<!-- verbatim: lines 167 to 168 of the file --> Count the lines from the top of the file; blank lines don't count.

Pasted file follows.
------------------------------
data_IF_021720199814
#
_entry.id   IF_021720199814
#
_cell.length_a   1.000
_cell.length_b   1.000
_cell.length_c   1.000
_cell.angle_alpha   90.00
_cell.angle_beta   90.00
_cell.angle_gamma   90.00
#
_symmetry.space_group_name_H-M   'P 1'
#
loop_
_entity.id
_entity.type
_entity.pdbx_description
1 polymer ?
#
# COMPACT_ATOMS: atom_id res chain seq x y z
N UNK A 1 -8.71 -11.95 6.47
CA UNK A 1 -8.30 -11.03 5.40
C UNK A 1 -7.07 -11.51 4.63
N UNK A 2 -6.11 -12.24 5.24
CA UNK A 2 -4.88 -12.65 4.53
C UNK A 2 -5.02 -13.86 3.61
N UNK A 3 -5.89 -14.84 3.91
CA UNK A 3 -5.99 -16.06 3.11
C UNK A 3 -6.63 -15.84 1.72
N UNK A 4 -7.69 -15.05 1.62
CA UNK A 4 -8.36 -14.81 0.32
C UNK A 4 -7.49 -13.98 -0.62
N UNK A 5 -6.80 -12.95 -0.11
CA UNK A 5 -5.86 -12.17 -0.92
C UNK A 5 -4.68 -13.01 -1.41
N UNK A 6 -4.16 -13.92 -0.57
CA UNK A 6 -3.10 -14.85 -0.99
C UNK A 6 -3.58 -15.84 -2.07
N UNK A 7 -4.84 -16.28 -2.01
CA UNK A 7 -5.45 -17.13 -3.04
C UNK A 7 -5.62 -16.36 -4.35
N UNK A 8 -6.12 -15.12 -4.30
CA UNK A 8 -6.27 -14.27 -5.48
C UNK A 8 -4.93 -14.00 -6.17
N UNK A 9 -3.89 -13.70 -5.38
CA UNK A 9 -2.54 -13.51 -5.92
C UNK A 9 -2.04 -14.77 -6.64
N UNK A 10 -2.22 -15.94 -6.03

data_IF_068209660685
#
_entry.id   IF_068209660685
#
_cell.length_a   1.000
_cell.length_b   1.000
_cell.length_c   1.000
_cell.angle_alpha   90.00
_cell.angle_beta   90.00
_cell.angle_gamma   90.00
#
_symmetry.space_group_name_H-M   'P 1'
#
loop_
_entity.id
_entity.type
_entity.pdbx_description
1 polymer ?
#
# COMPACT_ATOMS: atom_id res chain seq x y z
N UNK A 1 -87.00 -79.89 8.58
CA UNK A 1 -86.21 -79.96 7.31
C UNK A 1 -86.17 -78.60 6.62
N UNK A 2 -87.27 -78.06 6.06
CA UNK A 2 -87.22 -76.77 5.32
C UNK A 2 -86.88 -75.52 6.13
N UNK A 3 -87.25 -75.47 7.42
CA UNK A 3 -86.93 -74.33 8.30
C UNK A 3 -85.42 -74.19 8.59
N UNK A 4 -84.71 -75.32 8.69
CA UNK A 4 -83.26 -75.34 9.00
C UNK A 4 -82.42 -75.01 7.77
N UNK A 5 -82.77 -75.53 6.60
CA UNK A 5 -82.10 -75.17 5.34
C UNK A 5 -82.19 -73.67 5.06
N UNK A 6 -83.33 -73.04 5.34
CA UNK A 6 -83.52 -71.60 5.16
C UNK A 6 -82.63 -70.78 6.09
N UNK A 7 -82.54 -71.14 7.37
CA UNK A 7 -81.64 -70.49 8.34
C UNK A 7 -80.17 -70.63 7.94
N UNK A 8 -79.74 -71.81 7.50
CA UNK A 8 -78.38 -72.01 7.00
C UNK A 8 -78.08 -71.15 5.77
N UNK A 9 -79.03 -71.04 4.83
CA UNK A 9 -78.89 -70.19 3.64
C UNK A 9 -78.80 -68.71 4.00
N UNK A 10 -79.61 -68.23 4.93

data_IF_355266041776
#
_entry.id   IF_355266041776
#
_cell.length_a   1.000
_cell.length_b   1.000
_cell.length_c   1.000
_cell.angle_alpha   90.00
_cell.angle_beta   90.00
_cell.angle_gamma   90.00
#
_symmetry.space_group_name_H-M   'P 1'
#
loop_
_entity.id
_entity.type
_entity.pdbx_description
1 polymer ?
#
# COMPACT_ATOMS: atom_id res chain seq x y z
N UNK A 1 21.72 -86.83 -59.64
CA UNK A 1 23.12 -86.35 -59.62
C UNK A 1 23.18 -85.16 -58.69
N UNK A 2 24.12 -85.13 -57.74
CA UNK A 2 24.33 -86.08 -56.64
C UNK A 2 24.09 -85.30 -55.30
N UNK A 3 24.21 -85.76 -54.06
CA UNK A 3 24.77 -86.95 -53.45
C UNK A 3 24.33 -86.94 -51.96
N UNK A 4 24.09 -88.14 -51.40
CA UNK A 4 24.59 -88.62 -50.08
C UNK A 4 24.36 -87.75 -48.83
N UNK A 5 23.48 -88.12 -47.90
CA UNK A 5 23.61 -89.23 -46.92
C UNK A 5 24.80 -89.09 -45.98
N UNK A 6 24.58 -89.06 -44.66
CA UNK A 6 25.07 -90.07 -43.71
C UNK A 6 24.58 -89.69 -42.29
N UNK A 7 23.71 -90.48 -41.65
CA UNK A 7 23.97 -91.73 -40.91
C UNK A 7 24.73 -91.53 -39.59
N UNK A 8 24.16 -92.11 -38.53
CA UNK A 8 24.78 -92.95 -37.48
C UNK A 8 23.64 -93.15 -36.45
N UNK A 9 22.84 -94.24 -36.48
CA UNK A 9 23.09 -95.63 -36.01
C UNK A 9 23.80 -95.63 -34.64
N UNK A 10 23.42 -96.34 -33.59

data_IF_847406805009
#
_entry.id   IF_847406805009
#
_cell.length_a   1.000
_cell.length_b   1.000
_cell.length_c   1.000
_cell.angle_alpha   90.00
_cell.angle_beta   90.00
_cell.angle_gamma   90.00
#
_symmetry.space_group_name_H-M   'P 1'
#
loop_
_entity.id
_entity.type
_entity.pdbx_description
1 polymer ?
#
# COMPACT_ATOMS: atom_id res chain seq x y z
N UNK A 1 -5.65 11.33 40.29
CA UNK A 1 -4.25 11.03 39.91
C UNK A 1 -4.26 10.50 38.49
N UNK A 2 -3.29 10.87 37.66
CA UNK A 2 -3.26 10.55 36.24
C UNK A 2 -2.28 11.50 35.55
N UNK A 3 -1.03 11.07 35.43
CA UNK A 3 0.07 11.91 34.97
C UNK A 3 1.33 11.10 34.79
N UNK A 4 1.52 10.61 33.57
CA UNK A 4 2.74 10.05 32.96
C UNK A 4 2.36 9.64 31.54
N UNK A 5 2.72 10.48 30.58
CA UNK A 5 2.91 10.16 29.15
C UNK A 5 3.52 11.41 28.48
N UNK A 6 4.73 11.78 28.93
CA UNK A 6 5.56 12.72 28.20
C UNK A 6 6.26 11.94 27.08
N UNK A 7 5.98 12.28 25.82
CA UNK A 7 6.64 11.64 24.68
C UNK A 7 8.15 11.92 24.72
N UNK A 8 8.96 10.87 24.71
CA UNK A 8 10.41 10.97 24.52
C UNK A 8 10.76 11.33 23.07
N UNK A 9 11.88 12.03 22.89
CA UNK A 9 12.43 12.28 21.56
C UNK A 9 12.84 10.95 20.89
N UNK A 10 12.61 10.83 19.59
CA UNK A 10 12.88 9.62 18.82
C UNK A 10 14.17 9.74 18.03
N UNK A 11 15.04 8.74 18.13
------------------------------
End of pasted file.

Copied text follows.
C UNK A 1 -4.26 10.50 38.49
N UNK A 2 -3.29 10.87 37.66